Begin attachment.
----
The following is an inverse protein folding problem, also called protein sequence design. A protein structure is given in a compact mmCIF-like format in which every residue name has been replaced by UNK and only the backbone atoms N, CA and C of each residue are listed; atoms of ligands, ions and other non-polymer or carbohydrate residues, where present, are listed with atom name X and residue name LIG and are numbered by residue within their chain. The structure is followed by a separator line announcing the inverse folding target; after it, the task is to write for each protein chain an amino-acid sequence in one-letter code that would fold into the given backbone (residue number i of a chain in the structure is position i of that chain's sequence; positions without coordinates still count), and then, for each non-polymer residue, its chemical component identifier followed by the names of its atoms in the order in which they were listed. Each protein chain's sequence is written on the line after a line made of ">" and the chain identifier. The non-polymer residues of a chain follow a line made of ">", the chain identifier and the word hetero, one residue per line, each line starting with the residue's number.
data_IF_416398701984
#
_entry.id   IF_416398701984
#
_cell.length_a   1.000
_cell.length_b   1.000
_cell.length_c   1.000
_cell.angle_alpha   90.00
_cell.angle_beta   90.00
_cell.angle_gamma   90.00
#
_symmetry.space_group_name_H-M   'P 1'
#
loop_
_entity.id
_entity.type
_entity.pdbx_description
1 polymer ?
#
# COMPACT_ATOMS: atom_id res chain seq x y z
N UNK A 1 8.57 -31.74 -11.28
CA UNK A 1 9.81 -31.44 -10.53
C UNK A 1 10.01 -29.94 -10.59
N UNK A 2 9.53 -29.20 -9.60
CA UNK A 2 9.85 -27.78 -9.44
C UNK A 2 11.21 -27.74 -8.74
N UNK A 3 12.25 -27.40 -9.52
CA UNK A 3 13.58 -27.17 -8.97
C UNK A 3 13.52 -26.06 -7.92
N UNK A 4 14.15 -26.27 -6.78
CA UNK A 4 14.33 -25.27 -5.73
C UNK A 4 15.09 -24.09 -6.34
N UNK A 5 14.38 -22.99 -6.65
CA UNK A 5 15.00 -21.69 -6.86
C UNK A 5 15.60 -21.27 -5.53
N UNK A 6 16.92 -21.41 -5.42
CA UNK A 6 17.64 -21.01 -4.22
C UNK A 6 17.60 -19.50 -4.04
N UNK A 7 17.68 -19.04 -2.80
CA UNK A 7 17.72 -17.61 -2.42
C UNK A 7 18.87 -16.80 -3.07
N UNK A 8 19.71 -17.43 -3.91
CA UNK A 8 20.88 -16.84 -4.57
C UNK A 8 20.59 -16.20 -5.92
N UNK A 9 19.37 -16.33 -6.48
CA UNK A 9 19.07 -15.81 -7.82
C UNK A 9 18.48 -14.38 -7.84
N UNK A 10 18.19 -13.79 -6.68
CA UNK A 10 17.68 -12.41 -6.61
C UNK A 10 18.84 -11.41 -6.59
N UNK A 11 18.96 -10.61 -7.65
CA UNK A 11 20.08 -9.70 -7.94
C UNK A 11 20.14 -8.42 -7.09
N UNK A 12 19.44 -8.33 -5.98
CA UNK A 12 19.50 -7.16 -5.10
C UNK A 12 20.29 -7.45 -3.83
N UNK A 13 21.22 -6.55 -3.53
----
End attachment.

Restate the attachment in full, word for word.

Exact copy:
The following is an inverse protein folding problem, also called protein sequence design. A protein structure is given in a compact mmCIF-like format in which every residue name has been replaced by UNK and only the backbone atoms N, CA and C of each residue are listed; atoms of ligands, ions and other non-polymer or carbohydrate residues, where present, are listed with atom name X and residue name LIG and are numbered by residue within their chain. The structure is followed by a separator line announcing the inverse folding target; after it, the task is to write for each protein chain an amino-acid sequence in one-letter code that would fold into the given backbone (residue number i of a chain in the structure is position i of that chain's sequence; positions without coordinates still count), and then, for each non-polymer residue, its chemical component identifier followed by the names of its atoms in the order in which they were listed. Each protein chain's sequence is written on the line after a line made of ">" and the chain identifier. The non-polymer residues of a chain follow a line made of ">", the chain identifier and the word hetero, one residue per line, each line starting with the residue's number.
data_IF_416398701984
#
_entry.id   IF_416398701984
#
_cell.length_a   1.000
_cell.length_b   1.000
_cell.length_c   1.000
_cell.angle_alpha   90.00
_cell.angle_beta   90.00
_cell.angle_gamma   90.00
#
_symmetry.space_group_name_H-M   'P 1'
#
loop_
_entity.id
_entity.type
_entity.pdbx_description
1 polymer ?
#
# COMPACT_ATOMS: atom_id res chain seq x y z
N UNK A 1 8.57 -31.74 -11.28
CA UNK A 1 9.81 -31.44 -10.53
C UNK A 1 10.01 -29.94 -10.59
N UNK A 2 9.53 -29.20 -9.60
CA UNK A 2 9.85 -27.78 -9.44
C UNK A 2 11.21 -27.74 -8.74
N UNK A 3 12.25 -27.40 -9.52
CA UNK A 3 13.58 -27.17 -8.97
C UNK A 3 13.52 -26.06 -7.92
N UNK A 4 14.15 -26.27 -6.78
CA UNK A 4 14.33 -25.27 -5.73
C UNK A 4 15.09 -24.09 -6.34
N UNK A 5 14.38 -22.99 -6.65
CA UNK A 5 15.00 -21.69 -6.86
C UNK A 5 15.60 -21.27 -5.53
N UNK A 6 16.92 -21.41 -5.42
CA UNK A 6 17.64 -21.01 -4.22
C UNK A 6 17.60 -19.50 -4.04
N UNK A 7 17.68 -19.04 -2.80
CA UNK A 7 17.72 -17.61 -2.42
C UNK A 7 18.87 -16.80 -3.07
N UNK A 8 19.71 -17.43 -3.91
CA UNK A 8 20.88 -16.84 -4.57
C UNK A 8 20.59 -16.20 -5.92
N UNK A 9 19.37 -16.33 -6.48
CA UNK A 9 19.07 -15.81 -7.82
C UNK A 9 18.48 -14.38 -7.84
N UNK A 10 18.19 -13.79 -6.68
CA UNK A 10 17.68 -12.41 -6.61
C UNK A 10 18.84 -11.41 -6.59
N UNK A 11 18.96 -10.61 -7.65
CA UNK A 11 20.08 -9.70 -7.94
C UNK A 11 20.14 -8.42 -7.09
N UNK A 12 19.44 -8.33 -5.98
CA UNK A 12 19.50 -7.16 -5.10
C UNK A 12 20.29 -7.45 -3.83
N UNK A 13 21.22 -6.55 -3.53